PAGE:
Saturday, June 15, 2013

Next Step: ChromeBooks

Manaiakalani Schools ordered 700 Chromebooks for the start of the 2013 school year. These have been spread across 11 schools and bought by children 8 - 18 years of age. Most of the uptake of Chromebooks has been either from students recently enrolled in our schools or the youngest students entering a 1:1 class for the first time.  The remaining students in that age range are still using the ASUS eee (with Ubuntu OS) netbooks we first introduced in 2010. A handful have talked their parents into ‘upgrading’ to the latest device, but most are seeing out the 3 year purchase contract on their first device.


Hard to believe it is June and I have yet to post a reflection.  Enough to say it has been a very busy year so far!


I have blogged extensively about our move to 1:1 beginning with a post outlining the vision and many posts followed commenting on our experiences.
During 2012 we went through what has become an annual cycle of deciding what device to purchase for the Manaiakalani schools for the coming year.  Students are very much included in this decision making.  The outcome was a consensus that the time was right to move to Chromebooks and we were supported by the Asia Pacific team at Google to be the first schools in the OZ/NZ region to do a Chromebook rollout.


We chose the Samsung 500 (Wifi only) model.


Our experience
The out-of-box experience for our users (children and teachers) was delightful to witness.  That 8 minute boot, the ‘switch it on and it connects with the wifi and logs you into your account’, no fuss and start learning was such a pleasure to be part of.  The teachers and principals who have experienced other IT rollouts were extremely positive about the start up -  I include the wide-ranging device and OS types used by adults and students across our schools in this comparison.


And six months down the track, a check this week with teachers continues to report a very positive user experience.


We did have to get our heads around a different way of viewing technology and our digital learning environments. For example
  • We can’t load lots of desktop apps such as our much loved Hyperstudio! We need to find web hosted alternatives or Chromestore apps
  • We have 16 GB of storeage space on the device BUT 100GB in their Google Account. This actually means way less angst if the device requires a restore than with our previous models (kids who have downloaded way too many GBs of songs and movies resist a reimage!) but still requires a shift in thinking.


Adam Naor said at the recent Google Apps Community Event in Auckland, “The Internet is the platform for learning”, and this device choice has helped us all make the move to digital learning environments much smoother.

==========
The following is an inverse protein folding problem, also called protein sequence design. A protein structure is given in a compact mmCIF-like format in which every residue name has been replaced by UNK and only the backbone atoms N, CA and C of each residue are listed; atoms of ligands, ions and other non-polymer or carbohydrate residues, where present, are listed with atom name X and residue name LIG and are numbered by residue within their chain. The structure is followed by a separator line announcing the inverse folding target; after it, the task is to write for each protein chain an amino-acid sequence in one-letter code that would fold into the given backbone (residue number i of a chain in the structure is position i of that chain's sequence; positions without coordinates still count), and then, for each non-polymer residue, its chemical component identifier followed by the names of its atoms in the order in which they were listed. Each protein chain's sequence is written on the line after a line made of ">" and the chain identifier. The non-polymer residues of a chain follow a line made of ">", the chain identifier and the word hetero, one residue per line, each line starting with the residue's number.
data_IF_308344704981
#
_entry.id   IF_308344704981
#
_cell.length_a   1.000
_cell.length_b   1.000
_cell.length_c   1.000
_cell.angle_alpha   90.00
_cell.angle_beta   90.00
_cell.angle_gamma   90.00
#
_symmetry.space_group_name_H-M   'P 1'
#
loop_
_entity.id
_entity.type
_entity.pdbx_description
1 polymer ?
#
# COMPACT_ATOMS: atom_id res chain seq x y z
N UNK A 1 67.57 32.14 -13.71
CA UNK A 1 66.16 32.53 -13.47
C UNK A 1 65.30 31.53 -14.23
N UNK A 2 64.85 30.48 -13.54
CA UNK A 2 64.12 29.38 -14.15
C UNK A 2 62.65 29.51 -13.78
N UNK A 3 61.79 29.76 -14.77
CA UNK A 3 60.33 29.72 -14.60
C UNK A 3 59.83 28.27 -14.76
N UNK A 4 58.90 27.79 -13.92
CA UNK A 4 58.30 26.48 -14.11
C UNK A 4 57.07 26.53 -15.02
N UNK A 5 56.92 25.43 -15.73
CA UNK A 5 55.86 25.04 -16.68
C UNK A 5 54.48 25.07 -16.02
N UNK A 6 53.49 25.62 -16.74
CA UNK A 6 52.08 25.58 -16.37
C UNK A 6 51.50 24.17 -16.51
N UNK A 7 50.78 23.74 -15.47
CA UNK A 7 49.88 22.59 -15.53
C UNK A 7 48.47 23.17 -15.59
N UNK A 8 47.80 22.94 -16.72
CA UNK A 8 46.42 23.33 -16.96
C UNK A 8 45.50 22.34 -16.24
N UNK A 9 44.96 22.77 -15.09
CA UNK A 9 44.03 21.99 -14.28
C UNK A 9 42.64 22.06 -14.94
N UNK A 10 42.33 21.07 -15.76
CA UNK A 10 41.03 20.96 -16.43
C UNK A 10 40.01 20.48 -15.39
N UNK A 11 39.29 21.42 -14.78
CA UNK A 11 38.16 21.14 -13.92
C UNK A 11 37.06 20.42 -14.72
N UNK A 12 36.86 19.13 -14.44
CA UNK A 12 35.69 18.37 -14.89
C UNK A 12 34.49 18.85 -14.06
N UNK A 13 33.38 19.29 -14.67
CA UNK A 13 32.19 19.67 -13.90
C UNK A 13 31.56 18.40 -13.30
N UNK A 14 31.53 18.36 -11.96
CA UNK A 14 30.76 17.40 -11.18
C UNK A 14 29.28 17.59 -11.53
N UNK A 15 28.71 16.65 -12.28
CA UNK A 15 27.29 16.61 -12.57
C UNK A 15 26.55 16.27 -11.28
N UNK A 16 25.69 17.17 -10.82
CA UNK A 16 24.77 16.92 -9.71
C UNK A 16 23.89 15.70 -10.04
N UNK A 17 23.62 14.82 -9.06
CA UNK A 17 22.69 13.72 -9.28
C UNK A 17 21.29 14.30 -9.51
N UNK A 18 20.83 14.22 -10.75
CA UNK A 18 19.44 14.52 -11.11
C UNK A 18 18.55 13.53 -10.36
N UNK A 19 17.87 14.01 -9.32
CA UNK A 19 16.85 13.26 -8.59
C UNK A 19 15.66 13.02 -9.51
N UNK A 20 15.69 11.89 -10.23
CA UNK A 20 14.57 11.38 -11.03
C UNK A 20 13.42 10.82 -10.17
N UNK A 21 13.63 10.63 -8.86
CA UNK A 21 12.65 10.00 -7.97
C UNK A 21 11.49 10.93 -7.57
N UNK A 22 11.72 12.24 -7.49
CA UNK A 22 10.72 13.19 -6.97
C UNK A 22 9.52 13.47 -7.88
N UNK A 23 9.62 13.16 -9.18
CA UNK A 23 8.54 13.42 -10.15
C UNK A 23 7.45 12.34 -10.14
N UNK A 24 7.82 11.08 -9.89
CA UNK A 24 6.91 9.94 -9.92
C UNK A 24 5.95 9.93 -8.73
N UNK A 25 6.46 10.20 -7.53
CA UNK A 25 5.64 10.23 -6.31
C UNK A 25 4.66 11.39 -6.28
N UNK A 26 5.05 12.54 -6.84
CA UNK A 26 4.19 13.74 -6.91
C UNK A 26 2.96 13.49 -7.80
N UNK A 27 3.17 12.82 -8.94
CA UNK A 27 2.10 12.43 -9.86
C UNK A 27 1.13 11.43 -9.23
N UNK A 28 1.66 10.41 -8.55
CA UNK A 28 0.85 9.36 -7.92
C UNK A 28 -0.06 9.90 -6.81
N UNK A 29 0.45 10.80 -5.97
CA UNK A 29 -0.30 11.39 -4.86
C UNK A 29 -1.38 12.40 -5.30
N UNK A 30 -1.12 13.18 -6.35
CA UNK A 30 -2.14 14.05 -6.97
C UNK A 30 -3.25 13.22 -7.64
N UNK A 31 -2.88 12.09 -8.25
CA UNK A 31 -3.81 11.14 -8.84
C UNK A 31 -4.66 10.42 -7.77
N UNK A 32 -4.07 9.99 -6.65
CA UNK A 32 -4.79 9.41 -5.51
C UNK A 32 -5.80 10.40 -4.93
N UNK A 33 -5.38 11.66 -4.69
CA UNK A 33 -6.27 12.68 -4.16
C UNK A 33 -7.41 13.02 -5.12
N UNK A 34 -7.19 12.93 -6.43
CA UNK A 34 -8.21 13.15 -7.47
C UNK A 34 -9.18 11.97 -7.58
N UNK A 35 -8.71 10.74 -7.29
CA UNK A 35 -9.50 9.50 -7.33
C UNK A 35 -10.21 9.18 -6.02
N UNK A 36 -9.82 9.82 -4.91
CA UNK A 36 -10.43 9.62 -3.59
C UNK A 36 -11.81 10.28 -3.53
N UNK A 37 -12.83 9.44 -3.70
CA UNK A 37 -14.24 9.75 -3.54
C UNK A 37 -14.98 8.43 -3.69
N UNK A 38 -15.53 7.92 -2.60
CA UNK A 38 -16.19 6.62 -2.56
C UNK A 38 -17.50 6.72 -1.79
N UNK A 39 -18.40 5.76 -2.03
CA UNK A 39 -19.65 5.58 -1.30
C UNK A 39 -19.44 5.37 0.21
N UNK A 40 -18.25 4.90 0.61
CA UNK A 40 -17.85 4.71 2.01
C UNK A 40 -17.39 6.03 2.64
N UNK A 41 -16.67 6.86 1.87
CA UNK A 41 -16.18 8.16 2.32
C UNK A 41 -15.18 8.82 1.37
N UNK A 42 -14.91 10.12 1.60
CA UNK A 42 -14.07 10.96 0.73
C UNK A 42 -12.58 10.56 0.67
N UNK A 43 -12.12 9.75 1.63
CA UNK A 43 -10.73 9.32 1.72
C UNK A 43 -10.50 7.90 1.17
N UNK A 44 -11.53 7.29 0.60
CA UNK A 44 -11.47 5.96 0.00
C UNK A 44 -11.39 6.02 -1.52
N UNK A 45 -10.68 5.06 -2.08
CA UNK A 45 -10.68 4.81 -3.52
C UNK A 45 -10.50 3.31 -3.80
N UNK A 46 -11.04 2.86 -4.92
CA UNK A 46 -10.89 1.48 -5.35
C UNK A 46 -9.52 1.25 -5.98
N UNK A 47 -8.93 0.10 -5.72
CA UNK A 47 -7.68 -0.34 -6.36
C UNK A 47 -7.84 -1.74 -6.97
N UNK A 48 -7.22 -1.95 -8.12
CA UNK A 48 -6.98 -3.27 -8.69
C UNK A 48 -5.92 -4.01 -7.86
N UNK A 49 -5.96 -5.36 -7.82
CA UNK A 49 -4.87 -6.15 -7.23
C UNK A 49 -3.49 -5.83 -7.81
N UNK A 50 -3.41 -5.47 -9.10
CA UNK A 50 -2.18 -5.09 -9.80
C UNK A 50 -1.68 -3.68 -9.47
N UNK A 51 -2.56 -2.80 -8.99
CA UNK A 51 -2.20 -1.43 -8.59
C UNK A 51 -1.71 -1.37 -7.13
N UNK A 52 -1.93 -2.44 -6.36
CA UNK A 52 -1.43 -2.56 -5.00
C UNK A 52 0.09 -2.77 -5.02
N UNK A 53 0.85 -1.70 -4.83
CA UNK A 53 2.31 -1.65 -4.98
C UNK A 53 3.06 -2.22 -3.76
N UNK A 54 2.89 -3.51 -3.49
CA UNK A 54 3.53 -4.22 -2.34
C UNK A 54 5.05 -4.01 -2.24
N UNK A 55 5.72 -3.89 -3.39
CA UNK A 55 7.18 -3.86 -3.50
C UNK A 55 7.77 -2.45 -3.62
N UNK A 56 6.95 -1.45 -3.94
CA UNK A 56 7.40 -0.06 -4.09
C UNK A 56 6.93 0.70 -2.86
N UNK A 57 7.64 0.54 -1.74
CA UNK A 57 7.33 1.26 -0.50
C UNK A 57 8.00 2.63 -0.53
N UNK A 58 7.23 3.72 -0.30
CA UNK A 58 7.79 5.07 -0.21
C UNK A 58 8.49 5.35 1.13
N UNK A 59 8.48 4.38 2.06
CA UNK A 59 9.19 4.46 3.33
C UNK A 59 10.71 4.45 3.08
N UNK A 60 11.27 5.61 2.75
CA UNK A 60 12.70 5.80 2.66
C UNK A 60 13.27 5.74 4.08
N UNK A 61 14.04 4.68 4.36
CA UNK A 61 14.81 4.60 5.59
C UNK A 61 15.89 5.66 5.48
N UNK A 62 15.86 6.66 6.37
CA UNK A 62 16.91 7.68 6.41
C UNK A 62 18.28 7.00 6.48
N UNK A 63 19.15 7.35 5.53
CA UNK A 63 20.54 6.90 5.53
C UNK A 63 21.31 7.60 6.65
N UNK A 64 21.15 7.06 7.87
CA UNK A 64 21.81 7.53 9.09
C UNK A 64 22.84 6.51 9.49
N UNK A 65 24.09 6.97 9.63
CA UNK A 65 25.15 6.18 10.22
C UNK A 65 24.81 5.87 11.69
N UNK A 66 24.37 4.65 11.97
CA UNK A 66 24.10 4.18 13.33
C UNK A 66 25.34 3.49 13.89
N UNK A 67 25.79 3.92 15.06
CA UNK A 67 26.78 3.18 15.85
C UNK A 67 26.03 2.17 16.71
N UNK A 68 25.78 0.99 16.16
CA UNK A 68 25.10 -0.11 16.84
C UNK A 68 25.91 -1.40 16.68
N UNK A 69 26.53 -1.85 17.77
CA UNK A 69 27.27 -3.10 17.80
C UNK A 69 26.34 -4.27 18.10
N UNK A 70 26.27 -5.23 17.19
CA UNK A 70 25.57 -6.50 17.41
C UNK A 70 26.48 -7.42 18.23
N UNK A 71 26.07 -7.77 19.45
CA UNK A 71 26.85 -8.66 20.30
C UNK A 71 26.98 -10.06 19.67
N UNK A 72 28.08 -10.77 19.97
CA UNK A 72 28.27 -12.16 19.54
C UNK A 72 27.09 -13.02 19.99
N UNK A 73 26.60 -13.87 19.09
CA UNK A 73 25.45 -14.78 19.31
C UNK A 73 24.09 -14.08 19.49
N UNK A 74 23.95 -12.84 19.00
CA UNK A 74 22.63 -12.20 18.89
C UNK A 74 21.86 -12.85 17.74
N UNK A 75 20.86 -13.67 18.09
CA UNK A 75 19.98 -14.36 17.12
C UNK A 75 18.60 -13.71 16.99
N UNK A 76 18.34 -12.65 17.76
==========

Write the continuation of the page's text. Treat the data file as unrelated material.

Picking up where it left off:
Because we were first off the block with this device, we did learn some lessons the hard way - through human error! The licensing and enrolment process this time round was different again from previous tech rollouts in our schools. We appreciated the support from the Google team (Inam, Adam and Suan) and our colleagues in the USA (including Donna Teuber, Technology Integration Coordinator at Richland School District Two).



As always, teachers and students have posted about their experiences, so check some of these out:


Room 14 at Pt England School

Tamaki College Years 9-13

Check out the parent's comments under this boy's post

Marilyn's delightful post - nine year old girl reports her out-of-box experience

8 comments:

  1. Hi Dorothy, It has definitely been exciting and quite special to share in this experience, especially with the students who are entering the 1:1 environment for the first time. It's a pioneering effort and we're learning lots from each other. Great to have the network of support from so many. Every week the students have something new they have discovered and are excited to share.
    Thought you might enjoy this blog post from Anna at Saint Patrick's School... was posted yesterday (Room 5 have been learning to schedule their posts)

    My Fantastic paragraph about Chromebooks

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  2. I have never heard of a ChromeBook until your post! Interesting! Hopefully I will have the opportunity to use ChromeBooks in my future classroom. So exciting that there is such positive user experience.

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  3. @Fiona Thanks for the link to Anna's blog. These kids telling their own story speak far more powerfully than an adult - especially when we know it is their only digital access and it is opening up their world to learning in a way never possible for Decile 1 kids.